There are great sled dog races all over the world. I hope they all will be held in the future, as it keeps a great tradition of alive.

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One Man's Paradise

The Last Great Race

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One Man's Paradise

Escape from Lucania

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Kluane Icefield, Yukon

In 1937, Mount Lucania was the highest unclimbed peak in North America (17,150 ft). The mountain had seen only one attempt, that required a 100 plus mile approach with pack horses, crossing rivers and glaciers, uncharted terrain.  The leader of that failed expedition deemed the mountain “impregnable.” Nevertheless, he brought back photographs, which only motivated Brad Washburn to attempt he mountain, although in a different style.

Washburn had found three other young climbers. It was his idea to approach the mountain from Valdez, with the help of a bold bush pilot. That expedition turned into one of the greatest epics of mountaineering in Alaska. When Bates and Washburn landed on the Walsh Glacier the landing gear of the plane got stuck in the slushy surface of the glacier. Only after several heroic efforts, which involved ditching all non-essential gear, was the pilot able to take off, and there was no question, he would not come back with the other two climbers or pickup Washburn and Bates.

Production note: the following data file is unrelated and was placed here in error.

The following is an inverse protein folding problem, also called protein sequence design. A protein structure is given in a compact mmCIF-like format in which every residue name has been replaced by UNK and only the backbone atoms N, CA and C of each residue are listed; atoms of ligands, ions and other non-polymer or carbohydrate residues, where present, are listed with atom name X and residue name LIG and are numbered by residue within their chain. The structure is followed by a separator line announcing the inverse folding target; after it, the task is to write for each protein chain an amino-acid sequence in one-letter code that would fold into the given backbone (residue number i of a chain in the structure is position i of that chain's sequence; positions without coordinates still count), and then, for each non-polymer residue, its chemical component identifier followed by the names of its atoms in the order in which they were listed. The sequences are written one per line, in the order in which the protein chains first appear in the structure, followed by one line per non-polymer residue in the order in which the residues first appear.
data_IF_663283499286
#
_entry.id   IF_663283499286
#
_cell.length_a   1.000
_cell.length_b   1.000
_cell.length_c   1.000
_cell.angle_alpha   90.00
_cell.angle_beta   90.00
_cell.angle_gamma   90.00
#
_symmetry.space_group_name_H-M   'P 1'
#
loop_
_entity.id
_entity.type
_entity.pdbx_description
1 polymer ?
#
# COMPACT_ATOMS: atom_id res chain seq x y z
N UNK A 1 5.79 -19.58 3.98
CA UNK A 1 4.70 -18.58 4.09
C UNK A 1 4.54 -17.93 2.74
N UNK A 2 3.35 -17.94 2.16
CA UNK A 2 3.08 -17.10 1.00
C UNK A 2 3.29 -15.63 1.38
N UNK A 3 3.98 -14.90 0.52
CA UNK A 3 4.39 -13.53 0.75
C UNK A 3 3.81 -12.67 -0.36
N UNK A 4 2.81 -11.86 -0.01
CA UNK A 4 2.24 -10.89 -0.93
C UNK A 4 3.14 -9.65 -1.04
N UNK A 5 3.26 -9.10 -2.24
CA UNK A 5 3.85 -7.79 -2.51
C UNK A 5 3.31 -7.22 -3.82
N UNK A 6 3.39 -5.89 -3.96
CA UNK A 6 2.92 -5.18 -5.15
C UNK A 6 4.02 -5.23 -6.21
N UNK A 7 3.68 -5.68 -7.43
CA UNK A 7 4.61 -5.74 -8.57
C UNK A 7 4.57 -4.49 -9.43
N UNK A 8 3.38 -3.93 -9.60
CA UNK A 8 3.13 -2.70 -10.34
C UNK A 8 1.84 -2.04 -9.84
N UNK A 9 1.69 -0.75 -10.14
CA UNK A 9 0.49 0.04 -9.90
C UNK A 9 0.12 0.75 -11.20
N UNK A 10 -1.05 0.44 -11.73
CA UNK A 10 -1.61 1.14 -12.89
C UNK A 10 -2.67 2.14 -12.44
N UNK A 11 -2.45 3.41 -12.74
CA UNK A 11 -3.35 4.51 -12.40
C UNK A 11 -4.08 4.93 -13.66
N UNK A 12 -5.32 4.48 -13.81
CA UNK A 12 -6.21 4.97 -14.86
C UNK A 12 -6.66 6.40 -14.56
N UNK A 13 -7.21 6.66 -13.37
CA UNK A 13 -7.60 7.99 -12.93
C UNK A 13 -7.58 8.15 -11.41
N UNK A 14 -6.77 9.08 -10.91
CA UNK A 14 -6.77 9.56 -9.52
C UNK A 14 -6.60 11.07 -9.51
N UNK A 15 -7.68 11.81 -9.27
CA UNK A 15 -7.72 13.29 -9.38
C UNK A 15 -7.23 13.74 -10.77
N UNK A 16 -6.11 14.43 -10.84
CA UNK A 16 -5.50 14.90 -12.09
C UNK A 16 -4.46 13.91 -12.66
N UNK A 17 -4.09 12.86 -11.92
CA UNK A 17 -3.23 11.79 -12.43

What would they do? Attempt the mountain, or find the quickest way back to civilization, which was at least 100 miles away?

David Roberts meet with Washburn and Bates, when they were in their nineties and wrote a pretty gripping tale about their adventure, which has everything from 3 left boots and only one right one, to grizzlies, and most of all a close friendship between two young men in dire straits.

They say there is no more terra incognita on this planet. Everything has been mapped. That may be true. But there are still forbidden places on Earth that have seen few or no human foot prints. The Saint Elias range is one of those places: vast, cold, and almost inaccessible. Today, you can take scenic flights across the Kluane Icefield and see endless glaciers and mountains, assuming the weather is cooperating, which is not all that often. Sometimes the glaciers feed raging rivers, sometimes they calf right into the Gulf of Alaska. That was the place, where Washburn and Bates found themselves after being stranded on the Walsh Glacier.